There was the time recently trying to link my various government accounts – MyGov, ATO, Medicare – when I became quite frustrated.
Despite my very good understanding of what was needed, I still struggled to make it all work. That I have two middle names and an apostrophe in my surname didn’t help.
Eventually I made it work, thanks to a lovely woman on the MyGov website who appreciated my difficulties, said my problem was common, and simply said, “Let’s just start all over again”.
The problem, by the way, involved the two middle names and the apostrophe, but not only that. The key issue is that I had set up MyGov using my ATO identity which didn’t include the second middle name, making it difficult to link it with Medicare which included only my first name and then only the initial of my first second name. You get the idea? You need to make sure all of your identification is consistent across all of the government departments.
That I couldn’t work it out myself, though I had a hunch, was a real dent in my self-confidence.
Throughout life, I have always been “the smart kid” in my family, and amongst my peers. I have always been at the top (or close to the top) of my class throughout high school and university.
Even now, I am the “go to” person for a bunch of things for my family, friends and at work. “I asked you because I thought you would know” is a recurrent thing I have heard.
In contrast mum and dad, who were born around 1920, who grew up in the country left school at about thirteen, had poor literacy skills. Dad could barely read and write, and mum was close to being totally illiterate. I was always the one who would read things out loud for them, and was usually the one who wrote the notes for various things at school, which they copied.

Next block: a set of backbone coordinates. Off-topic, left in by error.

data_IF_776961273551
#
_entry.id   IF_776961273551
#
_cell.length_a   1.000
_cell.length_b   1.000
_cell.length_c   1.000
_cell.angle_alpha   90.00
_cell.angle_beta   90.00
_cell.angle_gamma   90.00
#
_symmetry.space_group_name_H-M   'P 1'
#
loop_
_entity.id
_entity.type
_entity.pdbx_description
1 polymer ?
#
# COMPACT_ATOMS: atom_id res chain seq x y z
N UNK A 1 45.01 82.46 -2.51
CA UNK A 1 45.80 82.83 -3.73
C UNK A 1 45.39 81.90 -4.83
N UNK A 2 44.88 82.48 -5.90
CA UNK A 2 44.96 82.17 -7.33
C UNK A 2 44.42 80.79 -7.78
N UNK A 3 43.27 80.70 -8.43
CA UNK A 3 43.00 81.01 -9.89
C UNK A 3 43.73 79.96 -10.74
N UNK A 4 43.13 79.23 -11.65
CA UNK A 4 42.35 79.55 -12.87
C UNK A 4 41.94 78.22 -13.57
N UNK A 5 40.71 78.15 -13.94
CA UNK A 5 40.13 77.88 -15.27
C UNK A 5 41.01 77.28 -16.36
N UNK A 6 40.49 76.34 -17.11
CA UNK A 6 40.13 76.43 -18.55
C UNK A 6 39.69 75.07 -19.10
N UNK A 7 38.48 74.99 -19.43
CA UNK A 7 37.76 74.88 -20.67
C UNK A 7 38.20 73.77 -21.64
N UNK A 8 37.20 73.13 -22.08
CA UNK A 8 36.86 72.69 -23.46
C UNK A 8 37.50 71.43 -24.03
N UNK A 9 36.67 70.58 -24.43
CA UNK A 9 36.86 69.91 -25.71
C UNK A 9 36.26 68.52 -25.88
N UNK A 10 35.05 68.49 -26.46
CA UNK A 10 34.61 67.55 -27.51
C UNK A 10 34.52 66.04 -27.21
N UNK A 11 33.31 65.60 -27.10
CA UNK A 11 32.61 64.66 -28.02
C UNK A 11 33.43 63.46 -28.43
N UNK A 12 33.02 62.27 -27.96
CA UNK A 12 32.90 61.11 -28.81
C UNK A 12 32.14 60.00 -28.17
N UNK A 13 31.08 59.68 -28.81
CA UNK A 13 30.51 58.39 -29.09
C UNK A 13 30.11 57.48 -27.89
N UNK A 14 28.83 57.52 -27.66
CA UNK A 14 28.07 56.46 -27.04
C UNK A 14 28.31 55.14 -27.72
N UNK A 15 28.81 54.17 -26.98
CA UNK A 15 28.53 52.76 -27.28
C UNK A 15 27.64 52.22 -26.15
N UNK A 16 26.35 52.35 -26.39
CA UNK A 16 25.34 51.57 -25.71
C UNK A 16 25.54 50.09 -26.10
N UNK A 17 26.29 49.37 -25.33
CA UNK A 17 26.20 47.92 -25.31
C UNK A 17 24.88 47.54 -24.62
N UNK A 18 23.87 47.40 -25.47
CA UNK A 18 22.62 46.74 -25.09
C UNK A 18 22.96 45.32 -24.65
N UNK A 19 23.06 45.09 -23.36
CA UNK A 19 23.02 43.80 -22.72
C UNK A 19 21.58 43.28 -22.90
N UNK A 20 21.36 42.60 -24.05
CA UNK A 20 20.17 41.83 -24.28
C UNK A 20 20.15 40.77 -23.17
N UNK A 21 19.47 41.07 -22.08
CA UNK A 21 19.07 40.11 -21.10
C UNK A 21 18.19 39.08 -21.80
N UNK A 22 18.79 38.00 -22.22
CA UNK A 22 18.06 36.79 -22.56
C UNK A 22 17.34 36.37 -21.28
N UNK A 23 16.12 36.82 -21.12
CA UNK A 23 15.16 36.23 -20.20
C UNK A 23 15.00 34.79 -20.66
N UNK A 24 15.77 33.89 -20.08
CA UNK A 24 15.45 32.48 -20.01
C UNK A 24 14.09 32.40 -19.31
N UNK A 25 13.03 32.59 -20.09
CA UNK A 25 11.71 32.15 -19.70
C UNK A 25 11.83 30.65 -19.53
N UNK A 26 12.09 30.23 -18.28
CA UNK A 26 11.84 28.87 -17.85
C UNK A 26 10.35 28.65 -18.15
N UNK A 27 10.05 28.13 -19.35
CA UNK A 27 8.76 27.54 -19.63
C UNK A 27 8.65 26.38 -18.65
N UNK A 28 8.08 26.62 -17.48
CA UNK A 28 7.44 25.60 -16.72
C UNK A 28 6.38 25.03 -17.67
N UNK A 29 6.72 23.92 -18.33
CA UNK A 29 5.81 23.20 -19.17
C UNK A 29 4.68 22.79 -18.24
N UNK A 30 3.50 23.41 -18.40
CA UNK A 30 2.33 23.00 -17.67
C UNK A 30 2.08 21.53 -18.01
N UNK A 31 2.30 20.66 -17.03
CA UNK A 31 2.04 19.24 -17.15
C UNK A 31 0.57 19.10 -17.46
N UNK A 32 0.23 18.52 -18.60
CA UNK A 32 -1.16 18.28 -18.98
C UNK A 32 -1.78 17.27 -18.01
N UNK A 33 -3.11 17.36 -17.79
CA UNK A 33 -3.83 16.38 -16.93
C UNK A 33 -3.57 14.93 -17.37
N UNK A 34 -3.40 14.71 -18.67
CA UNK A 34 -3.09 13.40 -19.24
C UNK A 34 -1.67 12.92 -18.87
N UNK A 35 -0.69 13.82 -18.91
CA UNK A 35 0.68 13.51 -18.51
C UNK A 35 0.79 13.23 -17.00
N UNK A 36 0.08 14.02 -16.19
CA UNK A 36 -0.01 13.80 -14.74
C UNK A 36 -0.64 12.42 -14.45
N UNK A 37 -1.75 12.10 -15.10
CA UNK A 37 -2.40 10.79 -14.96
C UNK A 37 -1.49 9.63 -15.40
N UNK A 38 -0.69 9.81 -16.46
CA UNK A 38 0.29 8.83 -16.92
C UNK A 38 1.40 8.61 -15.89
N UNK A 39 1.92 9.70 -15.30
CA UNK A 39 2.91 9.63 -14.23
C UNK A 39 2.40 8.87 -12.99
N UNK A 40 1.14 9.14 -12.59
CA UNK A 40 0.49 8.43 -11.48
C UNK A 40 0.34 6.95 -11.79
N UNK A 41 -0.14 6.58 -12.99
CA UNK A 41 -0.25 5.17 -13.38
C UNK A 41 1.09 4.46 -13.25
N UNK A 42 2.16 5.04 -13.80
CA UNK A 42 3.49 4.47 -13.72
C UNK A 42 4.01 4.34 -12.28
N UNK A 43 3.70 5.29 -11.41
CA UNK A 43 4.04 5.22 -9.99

In just a few decades between their experience and my own, I became the first in my immediate family to go to university, and to learn critical theory, and conceptual thinking, and always to question things. But to recognise a fact, and to move on, once you had established “truth”.
But it continues. In the last week or so I have also helped a family member with some of her children’s home-schooling requirements. Though only a few years younger than me, my relative does not have the required literacy or computer skills, and was struggling with what she was asked to do.
I was amazed/appalled at the complexity (and lack of integration) of the home schooling offering. “If I find these things difficult, God knows what it must be like for other people”, I’ve told friends and family.
These incidents have reminded me how lucky I am, and how much of a gap remains in Australia, even in this day and age.
So whenever I see someone in public – a politician or media – say something like “you can find everything on our website”, I am consciously aware there are many people out there who have no idea what they are talking about, or what they need to do.
And when some politicians react with incredulity at the seemingly
unfathomable reactions around some of the messaging around things like COVID, they fail to recognise not everyone has grown up in an education system based around “critical thinking”. They’re far more likely to believe the stuff friends and family (who they trust far more implicitly than politicans) post on Facebook.
I was mindful this the other day as I was walking along the street. “People aren’t clear about the messaging” I heard someone say, as he spoke on his phone. The man, wearing a mask and pushing a child in a stroller made a very good point.
Politicians and officials think they are “cutting through” with their messages, but very often they are not. And it’s not because people are “stupid”, as is often thought.
“Don’t believe everything you read on Facebook, just because someone you know has posted it. Always ask them how they know it’s true, You can always use Google to check things before you simply repost them without question”, I’ve said recently to a family member.